• Avatar photo KEVIN L HARPER

        Well was he in love with the first letter of the Greek alphabet. Because that is what an Alpha is, and I don’t know how that is relevant to cars.
        I think that what you meant is that he liked cars made by Anonima Lombarda Fabbrica Automobili better known as ALFA or Alfa Romeo if you prefer. When you write alpha every Italian car enthusiast assumes you don’t know what you are talking about, and a everything you say about the car is suspect.
        Sorry to be harsh but you are trying to sell a niche car to a small enthusiast market. Errors like that are detrimental to the sell and the price.

        Like 13
    • Avatar photo Bob

      We used to deal these cars along with some others. The Fiats and Lancias rusted faster than light due to the Italians using steel from the old Soviet Union with lots of impurities.
      The little Beta was a neat car, but did require a lot of maintenance for niggling little faults.
      In the end, the whole Fiat/Lancia dealer network collapsed due to their horrible warranty costs, which Fiat couldn’t or wouldn’t pay. This is a toy, only suitable for short summer drives in the dry, and if you understand that, you’ll enjoy it.

      Like 1
  2. Avatar photo Classic Steel

    I had a 76 Lancia Beta back in the day. It drove good and was fun to shift. It had one issue and that was terminal rust. It was patched with metal and painted along with a machine shop later building a structure to support front engine torque and front rust issues.
    The wiring can be a pain in bum as mentioned above.

    Like 2
  3. Avatar photo Dave Painter

    Had one new. Worst POS ever.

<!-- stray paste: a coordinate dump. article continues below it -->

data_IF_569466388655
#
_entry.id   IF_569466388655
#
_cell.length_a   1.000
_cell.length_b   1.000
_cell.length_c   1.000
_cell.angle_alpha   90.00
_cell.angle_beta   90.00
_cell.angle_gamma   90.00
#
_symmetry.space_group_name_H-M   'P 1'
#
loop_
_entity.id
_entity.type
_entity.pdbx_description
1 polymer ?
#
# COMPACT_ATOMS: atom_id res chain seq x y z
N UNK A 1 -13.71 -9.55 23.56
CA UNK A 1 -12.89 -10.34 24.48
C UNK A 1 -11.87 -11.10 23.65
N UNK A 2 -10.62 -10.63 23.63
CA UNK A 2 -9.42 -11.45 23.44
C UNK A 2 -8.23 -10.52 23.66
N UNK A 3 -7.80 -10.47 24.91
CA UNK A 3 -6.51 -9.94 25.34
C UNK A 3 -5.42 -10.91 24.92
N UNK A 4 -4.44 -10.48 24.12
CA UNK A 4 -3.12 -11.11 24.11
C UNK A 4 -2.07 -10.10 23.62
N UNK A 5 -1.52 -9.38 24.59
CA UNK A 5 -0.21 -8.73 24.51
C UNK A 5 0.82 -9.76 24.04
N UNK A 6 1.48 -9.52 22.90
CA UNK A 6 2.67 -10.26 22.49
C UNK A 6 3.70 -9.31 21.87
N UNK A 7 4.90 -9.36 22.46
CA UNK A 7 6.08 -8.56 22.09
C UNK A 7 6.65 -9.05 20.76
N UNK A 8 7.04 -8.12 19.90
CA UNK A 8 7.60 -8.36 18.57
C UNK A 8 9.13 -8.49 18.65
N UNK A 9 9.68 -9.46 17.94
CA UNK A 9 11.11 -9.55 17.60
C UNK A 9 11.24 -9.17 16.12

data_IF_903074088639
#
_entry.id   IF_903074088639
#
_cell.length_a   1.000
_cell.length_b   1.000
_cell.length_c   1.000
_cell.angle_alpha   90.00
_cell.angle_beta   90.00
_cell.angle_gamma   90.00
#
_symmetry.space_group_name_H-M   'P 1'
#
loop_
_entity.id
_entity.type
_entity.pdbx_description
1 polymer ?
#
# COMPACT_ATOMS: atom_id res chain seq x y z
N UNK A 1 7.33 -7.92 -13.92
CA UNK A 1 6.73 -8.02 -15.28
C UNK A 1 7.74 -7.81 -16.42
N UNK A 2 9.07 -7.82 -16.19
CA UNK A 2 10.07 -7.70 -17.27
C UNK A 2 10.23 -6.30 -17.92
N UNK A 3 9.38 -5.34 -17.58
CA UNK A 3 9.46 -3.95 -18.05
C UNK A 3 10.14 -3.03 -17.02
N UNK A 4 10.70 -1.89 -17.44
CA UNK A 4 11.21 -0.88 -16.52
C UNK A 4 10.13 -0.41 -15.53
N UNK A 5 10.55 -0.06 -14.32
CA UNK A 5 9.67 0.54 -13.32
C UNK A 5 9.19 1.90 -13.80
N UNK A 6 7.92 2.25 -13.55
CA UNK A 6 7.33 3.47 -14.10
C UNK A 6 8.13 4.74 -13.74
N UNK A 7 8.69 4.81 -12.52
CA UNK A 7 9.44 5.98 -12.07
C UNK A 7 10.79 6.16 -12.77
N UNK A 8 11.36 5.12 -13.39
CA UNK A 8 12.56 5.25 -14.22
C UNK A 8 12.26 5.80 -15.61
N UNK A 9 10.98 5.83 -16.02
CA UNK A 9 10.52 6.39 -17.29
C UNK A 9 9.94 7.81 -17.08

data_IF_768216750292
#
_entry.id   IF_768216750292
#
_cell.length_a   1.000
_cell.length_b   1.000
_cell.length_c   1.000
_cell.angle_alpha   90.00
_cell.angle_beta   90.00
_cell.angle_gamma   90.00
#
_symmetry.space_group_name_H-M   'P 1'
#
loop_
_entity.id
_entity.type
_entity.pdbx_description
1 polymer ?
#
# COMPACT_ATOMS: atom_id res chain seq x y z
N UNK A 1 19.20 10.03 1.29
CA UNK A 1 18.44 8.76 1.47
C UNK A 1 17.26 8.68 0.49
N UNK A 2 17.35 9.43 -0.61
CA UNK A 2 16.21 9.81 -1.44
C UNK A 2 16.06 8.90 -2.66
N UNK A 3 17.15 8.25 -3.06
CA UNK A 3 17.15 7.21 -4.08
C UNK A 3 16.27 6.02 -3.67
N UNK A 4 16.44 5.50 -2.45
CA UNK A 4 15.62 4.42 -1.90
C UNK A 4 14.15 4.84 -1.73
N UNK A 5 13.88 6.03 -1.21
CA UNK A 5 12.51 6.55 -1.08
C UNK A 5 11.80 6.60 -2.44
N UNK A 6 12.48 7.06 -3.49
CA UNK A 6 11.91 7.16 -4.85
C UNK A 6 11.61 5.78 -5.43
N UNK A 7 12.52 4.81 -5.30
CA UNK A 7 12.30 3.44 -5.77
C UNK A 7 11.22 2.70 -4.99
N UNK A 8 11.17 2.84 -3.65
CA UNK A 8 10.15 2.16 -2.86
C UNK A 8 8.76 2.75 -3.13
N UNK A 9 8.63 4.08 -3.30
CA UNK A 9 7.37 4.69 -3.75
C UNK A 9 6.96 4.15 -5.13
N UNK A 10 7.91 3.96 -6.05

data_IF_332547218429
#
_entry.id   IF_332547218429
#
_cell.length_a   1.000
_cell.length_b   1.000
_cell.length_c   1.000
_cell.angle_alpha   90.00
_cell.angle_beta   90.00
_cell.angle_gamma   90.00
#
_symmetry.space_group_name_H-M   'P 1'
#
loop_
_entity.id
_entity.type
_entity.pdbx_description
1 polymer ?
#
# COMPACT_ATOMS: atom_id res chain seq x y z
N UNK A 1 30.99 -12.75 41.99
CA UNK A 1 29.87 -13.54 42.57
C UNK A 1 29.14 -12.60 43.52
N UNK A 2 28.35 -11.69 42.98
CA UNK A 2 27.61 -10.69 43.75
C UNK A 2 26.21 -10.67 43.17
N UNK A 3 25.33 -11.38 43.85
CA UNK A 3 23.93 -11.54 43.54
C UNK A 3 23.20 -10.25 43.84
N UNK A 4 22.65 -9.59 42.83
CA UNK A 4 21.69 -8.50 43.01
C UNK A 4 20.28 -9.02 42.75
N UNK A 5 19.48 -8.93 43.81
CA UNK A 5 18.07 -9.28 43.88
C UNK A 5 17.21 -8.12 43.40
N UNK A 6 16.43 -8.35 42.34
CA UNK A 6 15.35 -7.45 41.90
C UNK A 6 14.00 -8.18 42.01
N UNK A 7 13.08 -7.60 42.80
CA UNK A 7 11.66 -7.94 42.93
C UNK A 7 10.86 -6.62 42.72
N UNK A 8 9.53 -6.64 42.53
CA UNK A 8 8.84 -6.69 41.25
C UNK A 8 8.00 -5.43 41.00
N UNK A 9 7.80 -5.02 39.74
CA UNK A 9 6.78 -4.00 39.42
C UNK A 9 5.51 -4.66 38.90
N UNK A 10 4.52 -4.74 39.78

Like 0
    • Avatar photo Doc Member

      Sorry to disagree. Triumph TR 7 ‘s were worse.

      Like 5
    • Avatar photo PairsNPaint

      Nope – Fiat X-1/9. Kissing cousin to this pile.

      Like 4
  4. Avatar photo zagato8182

    To all Italian car enthusiasts, here is a great example of an Italian car with a rich and impressive history. Even before Alfa Romeo existed, or even Ferrari, Lamborghini or Maserati, no other car company in the world has had such a successful racing history (80’s, 90’s) as has Lancia. Of course, it is not without the combined efforts of Alfa Romeo, Ferrari, Fiat, and Maserati.. Could it be because Fiat owns them all ? Well, this Lancia Zagato is a superb example of what a Lancia should look like today. Yes, there are a few things needed to make it 100%, but it is a 9.9 out of 10. The interior, engine bay area , trunk and under carriage is immaculate. Forget about it…. You see… I have been buying, fixing and selling Lancias, Fiats and Alfas for over 30 plus years now. I love those brands. This Lancia here is the only car in the world made and built by two of Italy’s famous coach builders, Pininfarina and Zagato. A fine example of an almost perfect Lancia Zagato. You will not, I repeat ….will not find another one as good, or as close, as this one. It looks like, it was kept in a time capsule with no rust, no deterioration and original paint. Let us focus on THE CAR and not any misspellings, or writing errors. If you really want a car like this, I am telling you, it’s a great opportunity to own one that is almost perfect. I carry all the spare parts for it, new and used including electrical upgrades. There is not one European car in the 80’s era that did not rust unless it was kept indoors, hardly used and well maintained like this one. One person’s bad car experience can not be taken as the norm. What else can I say… Go for it!!